“Thinking is the hardest work there is, which is probably the reason why so few engage in it.” – Henry Ford
Do you play chess? I do and I am terrible at it. However it’s something I gravitate towards because it forces me think ahead. If you are only considering your next move, you miss out on the opportunities and traps that lie several moves ahead.
Recently I attended Sales Machine NYC and it was a great conference. There were a lot of practical tips shared in the keynotes, the panels and in many of the conversations I had with other sales professionals. It is a great opportunity to both network and think.
I left the conference with two key takeaways. The first is the question “Why not” from Jeffrey Gitomer. We often are not critical enough in our deals and with prospects. We hesitate to ask the tough questions, but asking “why not” can help uncover hidden roadblocks and landmines waiting in our deals. The second idea was the concept of change blindness from Fritts van Paasschen. Even before you have a deal, the inability to envision a different future path can prevent your prospects from even understanding the value of your solution. The biggest killer of deals is the safety of the status quo.
The great thing about sales is that it’s all about execution. The bad thing is that execution is the only thing most salespeople do. That is why many sales reps never achieve consistent results, they are always in reaction mode. If you have ever heard the phrase “speed kills”, it also applies to sales when you are running haphazardly from one deal and one prospect to the next.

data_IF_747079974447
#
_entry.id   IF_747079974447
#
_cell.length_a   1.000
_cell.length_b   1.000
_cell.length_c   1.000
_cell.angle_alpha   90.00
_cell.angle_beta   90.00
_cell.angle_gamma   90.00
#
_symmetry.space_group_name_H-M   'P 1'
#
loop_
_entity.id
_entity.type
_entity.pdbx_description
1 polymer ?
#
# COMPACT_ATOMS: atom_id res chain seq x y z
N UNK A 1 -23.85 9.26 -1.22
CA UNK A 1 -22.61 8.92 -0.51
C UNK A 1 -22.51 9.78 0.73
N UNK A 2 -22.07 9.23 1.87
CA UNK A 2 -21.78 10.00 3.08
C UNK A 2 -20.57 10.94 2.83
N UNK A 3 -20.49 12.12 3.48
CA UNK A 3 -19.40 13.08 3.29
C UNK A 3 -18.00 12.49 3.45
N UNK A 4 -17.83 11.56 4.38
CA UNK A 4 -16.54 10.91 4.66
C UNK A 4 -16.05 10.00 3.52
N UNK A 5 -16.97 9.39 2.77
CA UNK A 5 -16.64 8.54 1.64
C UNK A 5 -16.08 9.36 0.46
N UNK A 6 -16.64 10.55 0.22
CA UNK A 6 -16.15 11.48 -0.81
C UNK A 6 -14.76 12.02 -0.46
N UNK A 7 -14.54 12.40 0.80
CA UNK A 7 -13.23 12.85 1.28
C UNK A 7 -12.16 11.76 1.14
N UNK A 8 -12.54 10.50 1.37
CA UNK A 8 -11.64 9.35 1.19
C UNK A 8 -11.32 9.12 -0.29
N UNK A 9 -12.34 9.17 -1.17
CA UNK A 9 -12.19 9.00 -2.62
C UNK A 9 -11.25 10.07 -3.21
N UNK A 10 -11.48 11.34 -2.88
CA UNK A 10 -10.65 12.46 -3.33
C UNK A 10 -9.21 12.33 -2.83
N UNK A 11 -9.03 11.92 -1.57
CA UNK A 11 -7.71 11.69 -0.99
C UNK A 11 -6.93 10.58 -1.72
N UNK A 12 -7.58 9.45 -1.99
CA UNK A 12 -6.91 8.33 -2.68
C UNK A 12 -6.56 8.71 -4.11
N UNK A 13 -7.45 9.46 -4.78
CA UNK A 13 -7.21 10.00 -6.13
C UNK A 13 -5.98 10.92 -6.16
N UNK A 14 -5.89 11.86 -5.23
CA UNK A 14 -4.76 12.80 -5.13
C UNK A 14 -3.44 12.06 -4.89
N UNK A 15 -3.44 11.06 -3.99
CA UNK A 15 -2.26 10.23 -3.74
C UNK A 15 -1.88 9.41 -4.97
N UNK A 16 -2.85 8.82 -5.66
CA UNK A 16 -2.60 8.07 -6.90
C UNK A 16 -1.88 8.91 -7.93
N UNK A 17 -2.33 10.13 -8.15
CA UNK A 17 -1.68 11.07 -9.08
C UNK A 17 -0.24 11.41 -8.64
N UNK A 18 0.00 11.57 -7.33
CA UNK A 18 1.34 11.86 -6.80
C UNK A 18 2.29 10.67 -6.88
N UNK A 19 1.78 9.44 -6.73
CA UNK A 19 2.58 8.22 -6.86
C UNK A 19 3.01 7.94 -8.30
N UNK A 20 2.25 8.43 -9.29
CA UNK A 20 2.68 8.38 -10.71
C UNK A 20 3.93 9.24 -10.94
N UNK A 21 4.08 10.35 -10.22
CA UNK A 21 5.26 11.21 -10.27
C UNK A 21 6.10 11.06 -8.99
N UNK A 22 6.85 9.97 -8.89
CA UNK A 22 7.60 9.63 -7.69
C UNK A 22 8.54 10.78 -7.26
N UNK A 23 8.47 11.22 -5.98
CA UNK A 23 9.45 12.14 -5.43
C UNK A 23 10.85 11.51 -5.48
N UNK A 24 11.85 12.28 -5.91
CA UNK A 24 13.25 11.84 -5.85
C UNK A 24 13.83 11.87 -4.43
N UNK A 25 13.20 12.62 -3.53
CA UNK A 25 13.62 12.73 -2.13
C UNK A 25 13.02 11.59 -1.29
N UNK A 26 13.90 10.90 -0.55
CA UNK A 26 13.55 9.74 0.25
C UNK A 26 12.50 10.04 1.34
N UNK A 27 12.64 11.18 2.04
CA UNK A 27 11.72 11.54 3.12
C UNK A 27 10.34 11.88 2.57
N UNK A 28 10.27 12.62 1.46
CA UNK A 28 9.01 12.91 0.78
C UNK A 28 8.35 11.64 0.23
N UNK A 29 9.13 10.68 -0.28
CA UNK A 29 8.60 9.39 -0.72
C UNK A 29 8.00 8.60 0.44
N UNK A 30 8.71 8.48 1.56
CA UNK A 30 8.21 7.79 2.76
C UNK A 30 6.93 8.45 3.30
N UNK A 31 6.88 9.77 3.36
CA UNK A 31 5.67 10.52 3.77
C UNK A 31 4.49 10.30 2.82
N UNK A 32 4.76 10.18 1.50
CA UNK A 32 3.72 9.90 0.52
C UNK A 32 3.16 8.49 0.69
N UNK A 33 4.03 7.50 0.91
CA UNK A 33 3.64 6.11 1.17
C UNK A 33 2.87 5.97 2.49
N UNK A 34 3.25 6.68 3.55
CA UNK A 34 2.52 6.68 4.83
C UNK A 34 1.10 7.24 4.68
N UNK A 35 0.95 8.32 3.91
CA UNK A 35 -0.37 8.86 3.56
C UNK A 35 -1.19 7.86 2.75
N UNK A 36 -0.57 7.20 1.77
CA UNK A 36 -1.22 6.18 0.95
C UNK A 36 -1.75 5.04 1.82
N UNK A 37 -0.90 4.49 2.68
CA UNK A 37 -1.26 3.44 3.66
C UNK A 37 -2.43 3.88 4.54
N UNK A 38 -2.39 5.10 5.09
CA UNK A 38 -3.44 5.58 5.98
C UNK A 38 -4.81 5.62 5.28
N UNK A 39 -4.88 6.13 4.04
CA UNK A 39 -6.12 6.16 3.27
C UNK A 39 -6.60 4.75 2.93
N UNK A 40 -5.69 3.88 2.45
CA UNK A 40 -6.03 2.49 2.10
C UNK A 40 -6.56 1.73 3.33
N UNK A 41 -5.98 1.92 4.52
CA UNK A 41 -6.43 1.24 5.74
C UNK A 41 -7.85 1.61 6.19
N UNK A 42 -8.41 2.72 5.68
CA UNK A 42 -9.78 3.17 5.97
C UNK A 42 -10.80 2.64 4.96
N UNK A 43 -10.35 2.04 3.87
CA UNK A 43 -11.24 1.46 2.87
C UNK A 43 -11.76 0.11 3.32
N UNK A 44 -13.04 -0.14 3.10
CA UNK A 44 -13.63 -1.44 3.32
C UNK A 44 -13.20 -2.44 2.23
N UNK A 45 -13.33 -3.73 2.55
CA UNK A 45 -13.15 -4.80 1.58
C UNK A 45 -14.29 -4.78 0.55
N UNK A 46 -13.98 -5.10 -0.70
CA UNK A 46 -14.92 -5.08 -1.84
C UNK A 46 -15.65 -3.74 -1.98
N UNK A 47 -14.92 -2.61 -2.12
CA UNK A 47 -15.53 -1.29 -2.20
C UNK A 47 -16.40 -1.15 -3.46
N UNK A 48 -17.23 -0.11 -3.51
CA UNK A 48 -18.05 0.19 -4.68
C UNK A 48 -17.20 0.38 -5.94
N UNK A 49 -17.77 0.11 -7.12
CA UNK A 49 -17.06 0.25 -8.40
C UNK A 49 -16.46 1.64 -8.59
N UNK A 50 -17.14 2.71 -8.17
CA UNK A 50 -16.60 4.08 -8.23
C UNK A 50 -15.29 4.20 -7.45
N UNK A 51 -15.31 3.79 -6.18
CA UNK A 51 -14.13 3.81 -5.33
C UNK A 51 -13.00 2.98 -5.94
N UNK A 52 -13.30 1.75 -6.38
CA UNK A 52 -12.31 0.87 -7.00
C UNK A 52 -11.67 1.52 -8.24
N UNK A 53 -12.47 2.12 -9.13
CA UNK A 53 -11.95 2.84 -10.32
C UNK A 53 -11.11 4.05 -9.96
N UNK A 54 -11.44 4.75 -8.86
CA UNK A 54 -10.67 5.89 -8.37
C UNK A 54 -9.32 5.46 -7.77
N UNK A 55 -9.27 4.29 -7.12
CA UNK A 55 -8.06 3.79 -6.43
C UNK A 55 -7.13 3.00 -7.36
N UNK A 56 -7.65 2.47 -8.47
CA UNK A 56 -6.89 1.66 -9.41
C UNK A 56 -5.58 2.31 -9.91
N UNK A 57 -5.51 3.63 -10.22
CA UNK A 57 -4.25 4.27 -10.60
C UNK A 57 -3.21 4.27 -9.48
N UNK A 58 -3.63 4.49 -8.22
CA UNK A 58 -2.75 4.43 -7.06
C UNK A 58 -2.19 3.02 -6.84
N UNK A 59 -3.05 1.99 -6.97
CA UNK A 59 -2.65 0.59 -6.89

If you are rushing to do prospecting, rushing through your discovery and rushing toward demos, stop immediately! Find a quiet place and ask yourself the following:
- Am I helping my prospects to think different and more broadly about their situation?
- Am I crafting messaging and framing solutions that positively provoke prospects to action?
- Am I spending my time on the most high-value, highest impact, revenue generating tasks?
- Am I working towards my goals and advancing in the value I can provide this world?
We do not spend enough time thinking strategically. Your long-term success in sales however demands that you start to become more strategic. Buyers are not looking for a talking brochure, they are seeking ideas to solve problems. The nature of the value sales reps provide to prospects has shifted and deals have become more complex to manage and close. If you are not thinking several steps ahead, you are putting your deals in serious risk.
Use the above chart and these four suggestions to help you reframe your actions and thinking from a transactional mindset to a strategic one. When you carve out time out of your day for strategic thinking, you will be amazed at the possibilities that open up.
Keep selling and put on your strategic thinking cap!